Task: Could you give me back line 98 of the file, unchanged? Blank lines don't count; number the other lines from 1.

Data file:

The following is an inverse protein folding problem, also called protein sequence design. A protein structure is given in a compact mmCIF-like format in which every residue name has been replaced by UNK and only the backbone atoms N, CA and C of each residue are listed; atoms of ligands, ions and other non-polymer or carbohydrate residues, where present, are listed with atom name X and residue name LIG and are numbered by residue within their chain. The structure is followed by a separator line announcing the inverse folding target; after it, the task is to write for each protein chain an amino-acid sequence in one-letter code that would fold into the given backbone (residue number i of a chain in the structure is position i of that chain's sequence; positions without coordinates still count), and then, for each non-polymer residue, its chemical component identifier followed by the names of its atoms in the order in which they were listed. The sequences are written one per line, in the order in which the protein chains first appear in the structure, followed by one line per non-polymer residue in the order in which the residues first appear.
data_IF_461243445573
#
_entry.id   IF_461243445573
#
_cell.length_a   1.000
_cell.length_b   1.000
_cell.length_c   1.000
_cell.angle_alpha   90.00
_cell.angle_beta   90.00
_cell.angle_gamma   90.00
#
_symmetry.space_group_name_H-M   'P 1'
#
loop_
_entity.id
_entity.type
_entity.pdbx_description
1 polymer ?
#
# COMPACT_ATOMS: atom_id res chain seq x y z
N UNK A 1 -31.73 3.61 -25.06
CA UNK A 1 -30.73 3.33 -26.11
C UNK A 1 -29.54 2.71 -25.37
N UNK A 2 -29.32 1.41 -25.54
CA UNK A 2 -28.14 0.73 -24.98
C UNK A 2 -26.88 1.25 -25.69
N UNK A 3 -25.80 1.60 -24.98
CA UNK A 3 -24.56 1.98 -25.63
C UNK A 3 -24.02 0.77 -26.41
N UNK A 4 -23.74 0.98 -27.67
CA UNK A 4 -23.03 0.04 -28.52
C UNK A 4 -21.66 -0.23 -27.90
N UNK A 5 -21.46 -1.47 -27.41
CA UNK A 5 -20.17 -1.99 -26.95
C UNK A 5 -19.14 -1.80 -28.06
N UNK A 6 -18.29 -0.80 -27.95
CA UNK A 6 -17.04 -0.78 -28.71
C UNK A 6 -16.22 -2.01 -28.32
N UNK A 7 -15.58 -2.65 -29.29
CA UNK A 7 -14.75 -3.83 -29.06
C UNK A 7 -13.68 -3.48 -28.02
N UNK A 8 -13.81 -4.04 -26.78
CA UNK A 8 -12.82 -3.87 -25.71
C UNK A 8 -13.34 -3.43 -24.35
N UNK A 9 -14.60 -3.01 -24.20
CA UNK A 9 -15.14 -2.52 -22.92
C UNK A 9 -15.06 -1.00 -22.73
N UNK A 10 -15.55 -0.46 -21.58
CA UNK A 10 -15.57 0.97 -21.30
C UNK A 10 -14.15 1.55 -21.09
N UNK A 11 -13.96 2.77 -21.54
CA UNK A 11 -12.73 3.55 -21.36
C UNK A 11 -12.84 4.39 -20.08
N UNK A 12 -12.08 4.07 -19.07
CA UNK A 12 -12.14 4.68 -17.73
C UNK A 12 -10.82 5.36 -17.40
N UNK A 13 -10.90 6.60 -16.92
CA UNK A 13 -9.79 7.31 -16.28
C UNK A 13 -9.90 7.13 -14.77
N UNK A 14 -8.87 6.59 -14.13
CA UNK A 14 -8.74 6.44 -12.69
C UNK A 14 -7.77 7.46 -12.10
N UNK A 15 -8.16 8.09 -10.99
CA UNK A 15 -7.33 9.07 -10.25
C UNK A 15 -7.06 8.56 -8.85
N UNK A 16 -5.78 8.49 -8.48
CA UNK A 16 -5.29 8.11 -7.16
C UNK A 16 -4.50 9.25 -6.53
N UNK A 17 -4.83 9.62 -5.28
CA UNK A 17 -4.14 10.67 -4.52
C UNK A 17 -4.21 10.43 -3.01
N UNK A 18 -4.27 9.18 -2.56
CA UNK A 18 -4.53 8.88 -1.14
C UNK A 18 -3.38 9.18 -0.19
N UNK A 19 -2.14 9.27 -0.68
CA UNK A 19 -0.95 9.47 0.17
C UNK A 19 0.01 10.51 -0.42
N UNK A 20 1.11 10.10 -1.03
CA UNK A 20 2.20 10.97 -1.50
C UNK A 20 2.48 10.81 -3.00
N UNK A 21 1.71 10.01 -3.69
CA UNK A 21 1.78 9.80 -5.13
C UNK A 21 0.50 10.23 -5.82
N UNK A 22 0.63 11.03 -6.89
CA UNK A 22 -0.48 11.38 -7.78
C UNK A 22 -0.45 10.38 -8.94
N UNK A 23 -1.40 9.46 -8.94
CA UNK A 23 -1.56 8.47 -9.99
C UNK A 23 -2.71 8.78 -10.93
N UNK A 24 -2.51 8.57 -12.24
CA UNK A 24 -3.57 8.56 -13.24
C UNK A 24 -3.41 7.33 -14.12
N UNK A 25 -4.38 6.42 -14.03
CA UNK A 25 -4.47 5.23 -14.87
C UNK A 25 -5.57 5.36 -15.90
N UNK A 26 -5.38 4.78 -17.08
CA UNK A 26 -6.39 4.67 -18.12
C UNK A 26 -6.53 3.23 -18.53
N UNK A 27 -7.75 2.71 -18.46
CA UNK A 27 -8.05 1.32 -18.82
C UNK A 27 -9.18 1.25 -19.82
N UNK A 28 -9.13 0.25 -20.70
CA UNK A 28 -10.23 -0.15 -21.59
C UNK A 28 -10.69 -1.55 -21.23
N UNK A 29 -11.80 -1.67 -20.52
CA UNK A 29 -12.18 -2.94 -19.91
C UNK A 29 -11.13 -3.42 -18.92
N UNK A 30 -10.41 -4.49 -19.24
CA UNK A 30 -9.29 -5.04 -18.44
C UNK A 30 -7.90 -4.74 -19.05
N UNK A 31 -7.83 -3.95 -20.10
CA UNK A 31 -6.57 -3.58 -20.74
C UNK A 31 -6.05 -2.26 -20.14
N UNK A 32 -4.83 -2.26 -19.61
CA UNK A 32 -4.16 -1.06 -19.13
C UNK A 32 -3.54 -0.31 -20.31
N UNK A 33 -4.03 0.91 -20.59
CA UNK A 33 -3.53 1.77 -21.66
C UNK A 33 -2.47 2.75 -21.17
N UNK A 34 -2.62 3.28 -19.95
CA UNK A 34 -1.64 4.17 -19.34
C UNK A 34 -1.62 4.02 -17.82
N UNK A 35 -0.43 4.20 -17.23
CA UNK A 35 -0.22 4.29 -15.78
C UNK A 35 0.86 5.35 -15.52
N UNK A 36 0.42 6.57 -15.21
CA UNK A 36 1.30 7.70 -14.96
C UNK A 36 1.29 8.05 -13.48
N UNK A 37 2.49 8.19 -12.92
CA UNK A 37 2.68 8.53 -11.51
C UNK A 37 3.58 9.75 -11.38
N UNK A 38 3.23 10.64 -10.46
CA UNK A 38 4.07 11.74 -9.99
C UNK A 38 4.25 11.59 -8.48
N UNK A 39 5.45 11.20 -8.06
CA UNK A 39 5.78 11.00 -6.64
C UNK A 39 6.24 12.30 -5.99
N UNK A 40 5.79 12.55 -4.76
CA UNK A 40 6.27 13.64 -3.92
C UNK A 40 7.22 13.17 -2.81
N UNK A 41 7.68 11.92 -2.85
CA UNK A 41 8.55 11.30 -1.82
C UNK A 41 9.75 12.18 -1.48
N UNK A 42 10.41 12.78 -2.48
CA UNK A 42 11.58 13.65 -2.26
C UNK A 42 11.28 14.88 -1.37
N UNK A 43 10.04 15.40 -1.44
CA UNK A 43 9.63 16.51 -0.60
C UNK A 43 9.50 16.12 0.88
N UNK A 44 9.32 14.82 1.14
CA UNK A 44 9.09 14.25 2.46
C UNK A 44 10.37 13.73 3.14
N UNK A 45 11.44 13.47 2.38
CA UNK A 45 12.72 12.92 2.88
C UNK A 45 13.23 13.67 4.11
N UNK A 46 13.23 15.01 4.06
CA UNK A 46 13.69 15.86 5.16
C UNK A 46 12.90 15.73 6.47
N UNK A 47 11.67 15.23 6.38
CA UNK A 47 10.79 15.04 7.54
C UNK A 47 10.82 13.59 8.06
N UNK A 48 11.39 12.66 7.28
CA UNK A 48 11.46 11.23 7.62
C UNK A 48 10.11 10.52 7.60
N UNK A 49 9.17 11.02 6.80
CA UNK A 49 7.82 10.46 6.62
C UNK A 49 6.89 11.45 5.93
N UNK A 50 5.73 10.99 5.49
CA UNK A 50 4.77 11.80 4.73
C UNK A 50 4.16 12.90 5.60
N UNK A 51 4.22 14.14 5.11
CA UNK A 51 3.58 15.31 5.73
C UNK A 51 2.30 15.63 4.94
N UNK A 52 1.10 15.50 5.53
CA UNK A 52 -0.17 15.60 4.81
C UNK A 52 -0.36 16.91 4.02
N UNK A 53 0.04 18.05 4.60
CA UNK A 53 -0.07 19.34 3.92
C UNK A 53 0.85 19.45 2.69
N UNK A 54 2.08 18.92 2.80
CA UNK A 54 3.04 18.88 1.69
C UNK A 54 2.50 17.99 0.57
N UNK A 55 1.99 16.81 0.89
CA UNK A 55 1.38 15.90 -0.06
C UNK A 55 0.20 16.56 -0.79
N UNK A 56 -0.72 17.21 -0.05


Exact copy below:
CA UNK A 26 -6.39 4.67 -18.12